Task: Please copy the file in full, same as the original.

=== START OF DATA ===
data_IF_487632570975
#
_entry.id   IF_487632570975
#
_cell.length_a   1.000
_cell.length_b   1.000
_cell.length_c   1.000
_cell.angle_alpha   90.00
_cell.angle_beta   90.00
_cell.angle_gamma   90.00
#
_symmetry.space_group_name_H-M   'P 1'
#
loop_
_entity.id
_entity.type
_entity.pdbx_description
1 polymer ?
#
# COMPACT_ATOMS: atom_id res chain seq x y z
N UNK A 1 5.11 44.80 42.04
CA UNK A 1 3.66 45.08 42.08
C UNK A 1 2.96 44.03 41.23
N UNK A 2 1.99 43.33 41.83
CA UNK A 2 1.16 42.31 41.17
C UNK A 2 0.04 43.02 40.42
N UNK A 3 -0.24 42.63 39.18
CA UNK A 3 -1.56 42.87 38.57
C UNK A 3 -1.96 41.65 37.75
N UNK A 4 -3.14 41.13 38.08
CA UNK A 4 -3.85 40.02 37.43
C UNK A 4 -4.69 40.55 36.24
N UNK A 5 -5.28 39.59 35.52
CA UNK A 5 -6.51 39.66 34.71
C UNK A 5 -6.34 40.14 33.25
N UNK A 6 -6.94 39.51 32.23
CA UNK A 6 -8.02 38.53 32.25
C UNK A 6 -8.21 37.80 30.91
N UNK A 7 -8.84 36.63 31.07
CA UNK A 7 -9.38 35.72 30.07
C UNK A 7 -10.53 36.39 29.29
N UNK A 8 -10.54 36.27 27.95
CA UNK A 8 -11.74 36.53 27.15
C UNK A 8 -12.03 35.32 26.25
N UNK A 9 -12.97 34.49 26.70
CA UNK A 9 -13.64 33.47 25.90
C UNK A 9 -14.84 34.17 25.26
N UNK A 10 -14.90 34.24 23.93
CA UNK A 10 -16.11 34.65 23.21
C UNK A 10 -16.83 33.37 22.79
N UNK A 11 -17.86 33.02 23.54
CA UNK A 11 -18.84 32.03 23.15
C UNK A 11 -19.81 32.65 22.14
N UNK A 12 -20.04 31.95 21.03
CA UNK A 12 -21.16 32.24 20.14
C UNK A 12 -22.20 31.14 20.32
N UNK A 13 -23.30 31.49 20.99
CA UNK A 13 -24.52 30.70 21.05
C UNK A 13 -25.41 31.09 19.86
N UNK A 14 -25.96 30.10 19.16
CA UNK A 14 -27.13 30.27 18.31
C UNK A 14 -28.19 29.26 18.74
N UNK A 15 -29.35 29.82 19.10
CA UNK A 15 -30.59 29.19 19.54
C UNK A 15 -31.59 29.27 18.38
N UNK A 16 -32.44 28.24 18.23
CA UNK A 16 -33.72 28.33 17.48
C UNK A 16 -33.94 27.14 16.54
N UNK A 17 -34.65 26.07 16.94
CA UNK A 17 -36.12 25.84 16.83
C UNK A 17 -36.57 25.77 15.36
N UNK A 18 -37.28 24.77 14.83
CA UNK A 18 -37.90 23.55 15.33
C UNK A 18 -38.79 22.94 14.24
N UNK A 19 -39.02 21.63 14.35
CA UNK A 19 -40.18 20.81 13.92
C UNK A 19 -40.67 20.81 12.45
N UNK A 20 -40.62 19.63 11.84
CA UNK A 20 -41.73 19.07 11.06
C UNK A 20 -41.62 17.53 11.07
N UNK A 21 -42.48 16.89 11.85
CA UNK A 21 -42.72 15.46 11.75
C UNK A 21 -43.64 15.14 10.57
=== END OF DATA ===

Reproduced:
data_IF_487632570975
#
_entry.id   IF_487632570975
#
_cell.length_a   1.000
_cell.length_b   1.000
_cell.length_c   1.000
_cell.angle_alpha   90.00
_cell.angle_beta   90.00
_cell.angle_gamma   90.00
#
_symmetry.space_group_name_H-M   'P 1'
#
loop_
_entity.id
_entity.type
_entity.pdbx_description
1 polymer ?
#
# COMPACT_ATOMS: atom_id res chain seq x y z
N UNK A 1 5.11 44.80 42.04
CA UNK A 1 3.66 45.08 42.08
C UNK A 1 2.96 44.03 41.23
N UNK A 2 1.99 43.33 41.83
CA UNK A 2 1.16 42.31 41.17
C UNK A 2 0.04 43.02 40.42
N UNK A 3 -0.24 42.63 39.18
CA UNK A 3 -1.56 42.87 38.57
C UNK A 3 -1.96 41.65 37.75
N UNK A 4 -3.14 41.13 38.08
CA UNK A 4 -3.85 40.02 37.43
C UNK A 4 -4.69 40.55 36.24
N UNK A 5 -5.28 39.59 35.52
CA UNK A 5 -6.51 39.66 34.71
C UNK A 5 -6.34 40.14 33.25
N UNK A 6 -6.94 39.51 32.23
CA UNK A 6 -8.02 38.53 32.25
C UNK A 6 -8.21 37.80 30.91
N UNK A 7 -8.84 36.63 31.07
CA UNK A 7 -9.38 35.72 30.07
C UNK A 7 -10.53 36.39 29.29
N UNK A 8 -10.54 36.27 27.95
CA UNK A 8 -11.74 36.53 27.15
C UNK A 8 -12.03 35.32 26.25
N UNK A 9 -12.97 34.49 26.70
CA UNK A 9 -13.64 33.47 25.90
C UNK A 9 -14.84 34.17 25.26
N UNK A 10 -14.90 34.24 23.93
CA UNK A 10 -16.11 34.65 23.21
C UNK A 10 -16.83 33.37 22.79
N UNK A 11 -17.86 33.02 23.54
CA UNK A 11 -18.84 32.03 23.15
C UNK A 11 -19.81 32.65 22.14
N UNK A 12 -20.04 31.95 21.03
CA UNK A 12 -21.16 32.24 20.14
C UNK A 12 -22.20 31.14 20.32
N UNK A 13 -23.30 31.49 20.99
CA UNK A 13 -24.52 30.70 21.05
C UNK A 13 -25.41 31.09 19.86
N UNK A 14 -25.96 30.10 19.16
CA UNK A 14 -27.13 30.27 18.31
C UNK A 14 -28.19 29.26 18.74
N UNK A 15 -29.35 29.82 19.10
CA UNK A 15 -30.59 29.19 19.54
C UNK A 15 -31.59 29.27 18.38
N UNK A 16 -32.44 28.24 18.23
CA UNK A 16 -33.72 28.33 17.48
C UNK A 16 -33.94 27.14 16.54
N UNK A 17 -34.65 26.07 16.94
CA UNK A 17 -36.12 25.84 16.83
C UNK A 17 -36.57 25.77 15.36
N UNK A 18 -37.28 24.77 14.83
CA UNK A 18 -37.90 23.55 15.33
C UNK A 18 -38.79 22.94 14.24
N UNK A 19 -39.02 21.63 14.35
CA UNK A 19 -40.18 20.81 13.92
C UNK A 19 -40.67 20.81 12.45
N UNK A 20 -40.62 19.63 11.84
CA UNK A 20 -41.73 19.07 11.06
C UNK A 20 -41.62 17.53 11.07
N UNK A 21 -42.48 16.89 11.85
CA UNK A 21 -42.72 15.46 11.75
C UNK A 21 -43.64 15.14 10.57